The full-blown trial with its guarantees of presumption of innocence, due process, and constitutional evidence is no longer affordable. With the rise in crime and the more cost-, and labor-intensive procedures required by modern notions of due process, legislatures and courts around the world are gradually giving priority to the principle of procedural economy and introducing forms of consensual and abbreviated criminal procedure to deal with overloaded dockets.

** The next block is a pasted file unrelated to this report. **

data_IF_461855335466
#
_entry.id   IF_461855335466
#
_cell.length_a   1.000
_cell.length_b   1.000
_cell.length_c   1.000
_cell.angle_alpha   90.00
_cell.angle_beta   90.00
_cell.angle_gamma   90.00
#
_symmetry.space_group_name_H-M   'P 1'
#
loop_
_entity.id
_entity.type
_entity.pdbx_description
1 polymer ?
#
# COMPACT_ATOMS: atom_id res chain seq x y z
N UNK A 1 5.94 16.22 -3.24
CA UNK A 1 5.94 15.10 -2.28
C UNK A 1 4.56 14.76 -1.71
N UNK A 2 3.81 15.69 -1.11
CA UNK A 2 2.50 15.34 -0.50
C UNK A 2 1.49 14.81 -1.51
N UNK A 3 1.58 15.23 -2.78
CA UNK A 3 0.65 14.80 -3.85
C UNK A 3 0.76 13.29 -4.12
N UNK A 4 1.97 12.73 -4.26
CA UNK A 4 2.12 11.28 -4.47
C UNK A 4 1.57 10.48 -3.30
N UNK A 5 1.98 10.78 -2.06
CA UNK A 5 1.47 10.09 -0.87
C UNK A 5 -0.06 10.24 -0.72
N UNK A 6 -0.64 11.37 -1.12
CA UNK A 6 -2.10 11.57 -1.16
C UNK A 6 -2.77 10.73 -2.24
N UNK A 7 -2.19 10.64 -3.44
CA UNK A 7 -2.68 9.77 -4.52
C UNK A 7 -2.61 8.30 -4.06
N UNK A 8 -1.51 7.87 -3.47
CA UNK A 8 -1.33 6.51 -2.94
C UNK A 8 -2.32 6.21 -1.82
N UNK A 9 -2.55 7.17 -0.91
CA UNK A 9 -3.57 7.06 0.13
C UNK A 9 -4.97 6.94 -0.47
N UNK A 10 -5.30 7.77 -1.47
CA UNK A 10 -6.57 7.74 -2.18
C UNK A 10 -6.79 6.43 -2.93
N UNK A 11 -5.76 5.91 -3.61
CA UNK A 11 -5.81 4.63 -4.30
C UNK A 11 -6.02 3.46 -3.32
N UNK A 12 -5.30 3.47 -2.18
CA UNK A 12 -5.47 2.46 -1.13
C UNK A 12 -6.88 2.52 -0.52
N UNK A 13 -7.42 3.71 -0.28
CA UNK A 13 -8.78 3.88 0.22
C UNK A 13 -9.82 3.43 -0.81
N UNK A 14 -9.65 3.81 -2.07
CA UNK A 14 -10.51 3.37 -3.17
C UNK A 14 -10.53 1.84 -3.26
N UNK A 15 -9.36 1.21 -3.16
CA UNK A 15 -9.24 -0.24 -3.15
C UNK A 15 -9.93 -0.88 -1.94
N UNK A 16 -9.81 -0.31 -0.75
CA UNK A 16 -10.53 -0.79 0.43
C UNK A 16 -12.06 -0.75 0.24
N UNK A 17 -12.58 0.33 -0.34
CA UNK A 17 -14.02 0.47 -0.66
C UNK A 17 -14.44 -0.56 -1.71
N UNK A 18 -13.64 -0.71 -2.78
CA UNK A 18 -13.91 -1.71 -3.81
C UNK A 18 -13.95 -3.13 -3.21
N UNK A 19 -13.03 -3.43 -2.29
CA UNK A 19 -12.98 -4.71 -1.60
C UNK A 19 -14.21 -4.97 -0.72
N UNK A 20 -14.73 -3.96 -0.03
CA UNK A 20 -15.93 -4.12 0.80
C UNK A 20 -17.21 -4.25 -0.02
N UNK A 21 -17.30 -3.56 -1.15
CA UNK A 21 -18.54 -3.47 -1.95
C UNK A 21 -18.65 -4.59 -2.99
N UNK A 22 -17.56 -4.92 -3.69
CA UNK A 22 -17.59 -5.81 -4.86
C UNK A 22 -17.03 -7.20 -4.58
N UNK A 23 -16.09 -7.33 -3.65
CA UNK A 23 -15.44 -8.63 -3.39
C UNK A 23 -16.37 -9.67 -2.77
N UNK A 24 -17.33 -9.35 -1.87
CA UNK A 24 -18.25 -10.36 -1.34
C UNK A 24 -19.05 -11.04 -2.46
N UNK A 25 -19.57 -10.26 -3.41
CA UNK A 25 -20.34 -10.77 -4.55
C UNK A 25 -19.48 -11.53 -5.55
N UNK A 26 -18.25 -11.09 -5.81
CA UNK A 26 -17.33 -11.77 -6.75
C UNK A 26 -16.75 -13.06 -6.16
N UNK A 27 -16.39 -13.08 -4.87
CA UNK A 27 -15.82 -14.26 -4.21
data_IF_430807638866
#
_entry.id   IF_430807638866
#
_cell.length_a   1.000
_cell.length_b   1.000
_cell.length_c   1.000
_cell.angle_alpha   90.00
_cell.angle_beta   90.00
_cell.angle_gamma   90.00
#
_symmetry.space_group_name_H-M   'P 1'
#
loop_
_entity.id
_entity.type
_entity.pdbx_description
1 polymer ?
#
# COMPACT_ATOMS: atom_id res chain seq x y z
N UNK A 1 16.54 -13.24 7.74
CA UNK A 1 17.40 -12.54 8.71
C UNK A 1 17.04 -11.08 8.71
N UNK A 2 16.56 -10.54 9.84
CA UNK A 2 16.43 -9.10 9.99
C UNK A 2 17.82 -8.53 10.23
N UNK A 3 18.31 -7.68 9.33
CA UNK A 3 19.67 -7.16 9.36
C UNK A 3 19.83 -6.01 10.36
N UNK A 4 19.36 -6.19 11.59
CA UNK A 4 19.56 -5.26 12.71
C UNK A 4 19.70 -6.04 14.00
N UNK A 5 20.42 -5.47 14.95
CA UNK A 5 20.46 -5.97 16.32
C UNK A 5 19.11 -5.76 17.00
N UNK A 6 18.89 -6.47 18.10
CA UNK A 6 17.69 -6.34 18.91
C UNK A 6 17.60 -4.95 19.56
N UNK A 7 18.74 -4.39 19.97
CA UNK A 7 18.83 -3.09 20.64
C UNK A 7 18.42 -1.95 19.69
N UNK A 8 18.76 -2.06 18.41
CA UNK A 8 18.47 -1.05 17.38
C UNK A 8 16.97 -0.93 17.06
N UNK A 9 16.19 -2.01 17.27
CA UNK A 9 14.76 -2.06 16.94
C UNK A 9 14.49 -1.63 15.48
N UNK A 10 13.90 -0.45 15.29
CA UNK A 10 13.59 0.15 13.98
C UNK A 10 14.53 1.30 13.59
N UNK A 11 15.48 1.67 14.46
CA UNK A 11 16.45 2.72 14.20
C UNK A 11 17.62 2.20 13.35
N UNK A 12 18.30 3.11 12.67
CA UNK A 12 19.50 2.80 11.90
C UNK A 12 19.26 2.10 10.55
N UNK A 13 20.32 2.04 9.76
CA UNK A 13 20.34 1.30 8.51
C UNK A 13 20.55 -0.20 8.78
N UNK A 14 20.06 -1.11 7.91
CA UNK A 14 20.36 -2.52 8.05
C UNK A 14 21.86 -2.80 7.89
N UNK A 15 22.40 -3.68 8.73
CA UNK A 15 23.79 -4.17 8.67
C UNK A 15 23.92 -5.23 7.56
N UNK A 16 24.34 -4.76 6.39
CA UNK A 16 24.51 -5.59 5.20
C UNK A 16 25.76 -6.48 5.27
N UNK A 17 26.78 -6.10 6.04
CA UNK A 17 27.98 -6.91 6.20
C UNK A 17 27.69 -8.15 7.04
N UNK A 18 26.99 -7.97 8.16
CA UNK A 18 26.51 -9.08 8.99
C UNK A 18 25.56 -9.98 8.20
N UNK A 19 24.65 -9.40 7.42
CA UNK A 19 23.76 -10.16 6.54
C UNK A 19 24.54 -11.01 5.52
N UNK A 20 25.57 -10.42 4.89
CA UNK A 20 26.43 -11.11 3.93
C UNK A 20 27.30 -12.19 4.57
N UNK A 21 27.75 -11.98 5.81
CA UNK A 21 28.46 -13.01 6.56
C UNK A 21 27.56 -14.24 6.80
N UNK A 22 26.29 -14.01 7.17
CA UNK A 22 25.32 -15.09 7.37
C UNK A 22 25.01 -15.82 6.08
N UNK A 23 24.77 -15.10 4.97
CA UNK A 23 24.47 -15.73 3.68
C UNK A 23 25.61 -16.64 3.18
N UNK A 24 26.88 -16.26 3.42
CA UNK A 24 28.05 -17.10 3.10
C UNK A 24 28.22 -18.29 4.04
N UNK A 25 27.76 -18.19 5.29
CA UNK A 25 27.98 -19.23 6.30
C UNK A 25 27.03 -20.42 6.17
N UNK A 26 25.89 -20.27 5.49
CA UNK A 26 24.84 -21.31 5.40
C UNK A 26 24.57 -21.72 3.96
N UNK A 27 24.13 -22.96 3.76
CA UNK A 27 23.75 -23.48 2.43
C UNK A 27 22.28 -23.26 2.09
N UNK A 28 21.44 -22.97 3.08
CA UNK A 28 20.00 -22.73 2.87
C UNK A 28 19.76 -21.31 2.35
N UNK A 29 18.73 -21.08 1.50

This book, which combines chapters from distinct countries which were originally written for the XVII Congress of the International Academy of Comparative Law in Utrecht, The Netherlands, in July 2006, also includes theoretical contributions by Mirjan Damaska on the role of plea bargaining in the international criminal tribunals and Maximo Langer on the “Americanization” of world criminal procedure and the “translation” of American plea bargaining into the legal language of inquisitorial legal systems. The book concludes with the editor's comprehensive analysis of the typologies of plea bargaining and their historical and doctrinal roots.
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